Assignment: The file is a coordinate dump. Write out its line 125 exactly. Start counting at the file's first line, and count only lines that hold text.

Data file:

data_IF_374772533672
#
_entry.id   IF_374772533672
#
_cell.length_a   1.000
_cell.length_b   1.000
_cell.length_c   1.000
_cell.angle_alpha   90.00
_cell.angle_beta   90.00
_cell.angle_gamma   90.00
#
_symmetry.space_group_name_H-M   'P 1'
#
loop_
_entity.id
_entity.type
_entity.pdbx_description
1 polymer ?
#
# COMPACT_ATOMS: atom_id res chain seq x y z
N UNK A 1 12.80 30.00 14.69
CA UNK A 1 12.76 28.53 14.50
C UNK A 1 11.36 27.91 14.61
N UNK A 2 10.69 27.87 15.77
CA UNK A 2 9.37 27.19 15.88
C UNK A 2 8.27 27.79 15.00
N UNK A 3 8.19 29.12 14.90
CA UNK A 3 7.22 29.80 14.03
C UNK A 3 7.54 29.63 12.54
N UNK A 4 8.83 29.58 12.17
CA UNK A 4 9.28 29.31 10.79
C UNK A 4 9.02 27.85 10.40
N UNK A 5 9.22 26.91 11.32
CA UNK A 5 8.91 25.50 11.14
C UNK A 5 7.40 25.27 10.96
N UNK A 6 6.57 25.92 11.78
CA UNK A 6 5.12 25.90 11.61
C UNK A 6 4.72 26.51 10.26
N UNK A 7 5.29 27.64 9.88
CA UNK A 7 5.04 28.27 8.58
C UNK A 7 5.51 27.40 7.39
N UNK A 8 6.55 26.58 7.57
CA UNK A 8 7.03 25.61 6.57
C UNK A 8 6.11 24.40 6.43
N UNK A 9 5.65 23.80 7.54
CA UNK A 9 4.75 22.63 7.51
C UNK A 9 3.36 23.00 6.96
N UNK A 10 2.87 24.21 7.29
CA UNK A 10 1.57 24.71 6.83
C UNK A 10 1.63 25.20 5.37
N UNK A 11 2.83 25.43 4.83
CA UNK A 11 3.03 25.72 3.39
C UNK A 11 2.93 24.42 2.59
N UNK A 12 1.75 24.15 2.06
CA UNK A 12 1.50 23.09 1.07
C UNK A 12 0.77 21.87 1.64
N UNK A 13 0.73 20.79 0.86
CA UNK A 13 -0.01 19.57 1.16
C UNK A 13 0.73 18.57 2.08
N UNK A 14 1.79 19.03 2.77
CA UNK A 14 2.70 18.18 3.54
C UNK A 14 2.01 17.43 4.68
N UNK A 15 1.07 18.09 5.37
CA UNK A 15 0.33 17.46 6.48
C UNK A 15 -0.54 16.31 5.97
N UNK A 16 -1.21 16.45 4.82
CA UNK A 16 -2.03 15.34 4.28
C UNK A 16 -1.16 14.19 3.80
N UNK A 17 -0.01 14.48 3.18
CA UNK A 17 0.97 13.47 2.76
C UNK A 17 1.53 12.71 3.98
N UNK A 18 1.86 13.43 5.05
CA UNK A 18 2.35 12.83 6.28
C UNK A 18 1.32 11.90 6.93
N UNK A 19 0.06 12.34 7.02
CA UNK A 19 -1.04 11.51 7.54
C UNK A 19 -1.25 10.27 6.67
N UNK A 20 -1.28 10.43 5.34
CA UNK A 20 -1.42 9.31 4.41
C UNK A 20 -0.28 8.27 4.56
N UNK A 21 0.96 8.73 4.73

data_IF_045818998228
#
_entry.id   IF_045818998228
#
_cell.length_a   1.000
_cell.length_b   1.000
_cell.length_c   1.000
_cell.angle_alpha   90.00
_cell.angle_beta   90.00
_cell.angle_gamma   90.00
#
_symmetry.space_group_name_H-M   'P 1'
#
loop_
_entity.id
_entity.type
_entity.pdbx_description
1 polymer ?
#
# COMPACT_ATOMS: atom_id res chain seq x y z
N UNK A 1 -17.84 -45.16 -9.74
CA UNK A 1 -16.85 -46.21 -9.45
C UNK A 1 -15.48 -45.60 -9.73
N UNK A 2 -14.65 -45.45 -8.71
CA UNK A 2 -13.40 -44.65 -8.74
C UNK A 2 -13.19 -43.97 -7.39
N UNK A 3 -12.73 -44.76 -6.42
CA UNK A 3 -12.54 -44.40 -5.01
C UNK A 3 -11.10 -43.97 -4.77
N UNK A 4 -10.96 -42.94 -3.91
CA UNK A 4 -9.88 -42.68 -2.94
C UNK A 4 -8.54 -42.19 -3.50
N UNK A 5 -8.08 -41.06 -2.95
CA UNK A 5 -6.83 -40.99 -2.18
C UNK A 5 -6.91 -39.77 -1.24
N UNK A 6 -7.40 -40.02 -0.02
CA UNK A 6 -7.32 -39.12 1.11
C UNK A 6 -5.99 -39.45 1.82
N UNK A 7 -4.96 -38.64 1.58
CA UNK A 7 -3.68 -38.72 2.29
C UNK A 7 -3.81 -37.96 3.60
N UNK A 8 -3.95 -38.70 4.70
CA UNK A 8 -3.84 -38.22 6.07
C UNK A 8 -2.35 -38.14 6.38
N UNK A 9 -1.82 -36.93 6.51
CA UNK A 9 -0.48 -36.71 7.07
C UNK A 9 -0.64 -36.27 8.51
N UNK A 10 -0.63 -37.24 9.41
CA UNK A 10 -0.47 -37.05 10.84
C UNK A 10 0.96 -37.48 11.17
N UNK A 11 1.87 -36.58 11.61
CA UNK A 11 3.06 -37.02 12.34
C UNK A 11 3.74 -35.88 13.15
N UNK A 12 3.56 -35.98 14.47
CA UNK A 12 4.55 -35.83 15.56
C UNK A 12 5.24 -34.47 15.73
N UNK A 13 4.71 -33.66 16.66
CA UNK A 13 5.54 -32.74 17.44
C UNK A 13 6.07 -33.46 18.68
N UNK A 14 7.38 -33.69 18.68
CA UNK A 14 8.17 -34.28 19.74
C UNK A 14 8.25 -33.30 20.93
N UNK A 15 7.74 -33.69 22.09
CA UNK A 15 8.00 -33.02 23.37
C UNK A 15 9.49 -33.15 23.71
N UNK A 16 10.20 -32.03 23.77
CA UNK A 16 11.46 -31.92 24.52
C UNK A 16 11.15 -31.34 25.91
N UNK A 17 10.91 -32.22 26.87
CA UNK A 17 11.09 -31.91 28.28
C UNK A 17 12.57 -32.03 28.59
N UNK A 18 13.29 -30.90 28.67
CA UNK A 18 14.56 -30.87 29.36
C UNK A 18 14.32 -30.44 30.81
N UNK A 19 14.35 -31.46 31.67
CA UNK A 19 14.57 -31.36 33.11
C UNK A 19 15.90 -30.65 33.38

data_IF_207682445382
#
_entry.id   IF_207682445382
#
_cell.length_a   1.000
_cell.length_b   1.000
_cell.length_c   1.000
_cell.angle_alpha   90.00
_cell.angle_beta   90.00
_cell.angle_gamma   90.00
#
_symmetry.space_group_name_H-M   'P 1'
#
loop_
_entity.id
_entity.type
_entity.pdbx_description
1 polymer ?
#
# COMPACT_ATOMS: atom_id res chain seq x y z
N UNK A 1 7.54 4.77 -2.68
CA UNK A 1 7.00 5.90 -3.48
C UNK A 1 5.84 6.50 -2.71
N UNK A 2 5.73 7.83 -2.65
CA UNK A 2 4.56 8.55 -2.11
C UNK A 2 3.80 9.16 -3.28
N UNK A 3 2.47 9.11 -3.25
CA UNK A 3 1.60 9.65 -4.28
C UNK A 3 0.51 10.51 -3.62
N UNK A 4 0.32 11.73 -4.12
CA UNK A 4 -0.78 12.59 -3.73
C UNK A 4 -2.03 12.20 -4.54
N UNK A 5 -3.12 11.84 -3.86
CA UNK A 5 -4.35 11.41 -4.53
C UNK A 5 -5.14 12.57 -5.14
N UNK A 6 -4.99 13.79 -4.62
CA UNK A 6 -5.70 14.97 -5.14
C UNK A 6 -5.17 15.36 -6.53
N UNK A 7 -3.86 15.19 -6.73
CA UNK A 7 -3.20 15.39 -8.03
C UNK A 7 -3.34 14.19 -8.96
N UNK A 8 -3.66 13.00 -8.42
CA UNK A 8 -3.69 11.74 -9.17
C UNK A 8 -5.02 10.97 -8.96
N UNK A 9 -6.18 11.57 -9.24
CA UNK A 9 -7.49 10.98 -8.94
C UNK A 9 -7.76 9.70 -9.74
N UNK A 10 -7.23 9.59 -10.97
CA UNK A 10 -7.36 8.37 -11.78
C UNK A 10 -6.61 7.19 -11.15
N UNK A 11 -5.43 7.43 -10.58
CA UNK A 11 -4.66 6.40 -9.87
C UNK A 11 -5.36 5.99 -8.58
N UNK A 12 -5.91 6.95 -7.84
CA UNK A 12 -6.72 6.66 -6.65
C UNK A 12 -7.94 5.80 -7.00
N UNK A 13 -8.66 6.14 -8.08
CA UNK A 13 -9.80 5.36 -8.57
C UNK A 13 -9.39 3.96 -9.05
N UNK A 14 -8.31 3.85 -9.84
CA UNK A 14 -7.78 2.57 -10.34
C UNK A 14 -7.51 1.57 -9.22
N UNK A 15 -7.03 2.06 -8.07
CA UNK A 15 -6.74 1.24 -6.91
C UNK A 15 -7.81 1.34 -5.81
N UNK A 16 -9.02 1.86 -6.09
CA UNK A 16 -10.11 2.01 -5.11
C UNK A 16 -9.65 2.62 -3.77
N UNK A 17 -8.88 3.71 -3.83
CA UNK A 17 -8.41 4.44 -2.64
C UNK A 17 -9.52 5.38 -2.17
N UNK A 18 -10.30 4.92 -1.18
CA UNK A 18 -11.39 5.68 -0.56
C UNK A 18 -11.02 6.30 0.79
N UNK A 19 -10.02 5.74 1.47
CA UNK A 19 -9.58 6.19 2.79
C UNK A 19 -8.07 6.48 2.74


C UNK A 8 -2.35 -38.14 6.38